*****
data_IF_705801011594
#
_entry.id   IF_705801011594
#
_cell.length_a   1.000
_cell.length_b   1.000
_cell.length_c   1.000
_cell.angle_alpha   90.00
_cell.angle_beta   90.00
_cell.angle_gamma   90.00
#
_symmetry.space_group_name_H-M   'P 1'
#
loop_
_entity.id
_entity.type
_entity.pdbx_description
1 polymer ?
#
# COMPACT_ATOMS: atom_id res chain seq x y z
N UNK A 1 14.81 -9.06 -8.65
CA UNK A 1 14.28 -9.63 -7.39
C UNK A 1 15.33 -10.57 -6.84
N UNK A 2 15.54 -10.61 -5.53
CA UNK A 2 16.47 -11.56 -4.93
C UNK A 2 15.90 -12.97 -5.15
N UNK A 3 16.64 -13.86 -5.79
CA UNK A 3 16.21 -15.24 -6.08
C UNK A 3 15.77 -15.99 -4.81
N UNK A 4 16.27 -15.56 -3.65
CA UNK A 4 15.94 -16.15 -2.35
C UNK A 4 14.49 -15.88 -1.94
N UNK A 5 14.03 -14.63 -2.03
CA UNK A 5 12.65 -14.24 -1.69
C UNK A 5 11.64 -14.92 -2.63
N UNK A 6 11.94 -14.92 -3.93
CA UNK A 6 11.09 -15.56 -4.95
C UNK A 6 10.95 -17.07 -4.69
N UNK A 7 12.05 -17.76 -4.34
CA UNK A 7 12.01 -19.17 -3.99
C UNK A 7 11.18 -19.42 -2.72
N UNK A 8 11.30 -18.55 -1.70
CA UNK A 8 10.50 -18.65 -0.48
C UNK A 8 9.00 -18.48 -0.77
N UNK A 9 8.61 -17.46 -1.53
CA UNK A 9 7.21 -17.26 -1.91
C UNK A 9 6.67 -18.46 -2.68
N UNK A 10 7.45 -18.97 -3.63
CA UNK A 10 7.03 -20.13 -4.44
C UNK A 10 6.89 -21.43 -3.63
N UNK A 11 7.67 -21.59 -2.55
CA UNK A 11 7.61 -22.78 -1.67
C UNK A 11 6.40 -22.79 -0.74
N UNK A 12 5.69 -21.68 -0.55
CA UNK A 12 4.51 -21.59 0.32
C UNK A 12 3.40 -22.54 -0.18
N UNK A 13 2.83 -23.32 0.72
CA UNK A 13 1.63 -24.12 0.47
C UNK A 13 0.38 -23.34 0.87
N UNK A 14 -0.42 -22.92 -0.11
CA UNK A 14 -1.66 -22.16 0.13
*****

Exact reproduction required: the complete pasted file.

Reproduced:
data_IF_705801011594
#
_entry.id   IF_705801011594
#
_cell.length_a   1.000
_cell.length_b   1.000
_cell.length_c   1.000
_cell.angle_alpha   90.00
_cell.angle_beta   90.00
_cell.angle_gamma   90.00
#
_symmetry.space_group_name_H-M   'P 1'
#
loop_
_entity.id
_entity.type
_entity.pdbx_description
1 polymer ?
#
# COMPACT_ATOMS: atom_id res chain seq x y z
N UNK A 1 14.81 -9.06 -8.65
CA UNK A 1 14.28 -9.63 -7.39
C UNK A 1 15.33 -10.57 -6.84
N UNK A 2 15.54 -10.61 -5.53
CA UNK A 2 16.47 -11.56 -4.93
C UNK A 2 15.90 -12.97 -5.15
N UNK A 3 16.64 -13.86 -5.79
CA UNK A 3 16.21 -15.24 -6.08
C UNK A 3 15.77 -15.99 -4.81
N UNK A 4 16.27 -15.56 -3.65
CA UNK A 4 15.94 -16.15 -2.35
C UNK A 4 14.49 -15.88 -1.94
N UNK A 5 14.03 -14.63 -2.03
CA UNK A 5 12.65 -14.24 -1.69
C UNK A 5 11.64 -14.92 -2.63
N UNK A 6 11.94 -14.92 -3.93
CA UNK A 6 11.09 -15.56 -4.95
C UNK A 6 10.95 -17.07 -4.69
N UNK A 7 12.05 -17.76 -4.34
CA UNK A 7 12.01 -19.17 -3.99
C UNK A 7 11.18 -19.42 -2.72
N UNK A 8 11.30 -18.55 -1.70
CA UNK A 8 10.50 -18.65 -0.48
C UNK A 8 9.00 -18.48 -0.77
N UNK A 9 8.61 -17.46 -1.53
CA UNK A 9 7.21 -17.26 -1.91
C UNK A 9 6.67 -18.46 -2.68
N UNK A 10 7.45 -18.97 -3.63
CA UNK A 10 7.03 -20.13 -4.44
C UNK A 10 6.89 -21.43 -3.63
N UNK A 11 7.67 -21.59 -2.55
CA UNK A 11 7.61 -22.78 -1.67
C UNK A 11 6.40 -22.79 -0.74
N UNK A 12 5.69 -21.68 -0.55
CA UNK A 12 4.51 -21.59 0.32
C UNK A 12 3.40 -22.54 -0.18
N UNK A 13 2.83 -23.32 0.72
CA UNK A 13 1.63 -24.12 0.47
C UNK A 13 0.38 -23.34 0.87
N UNK A 14 -0.42 -22.92 -0.11
CA UNK A 14 -1.66 -22.16 0.13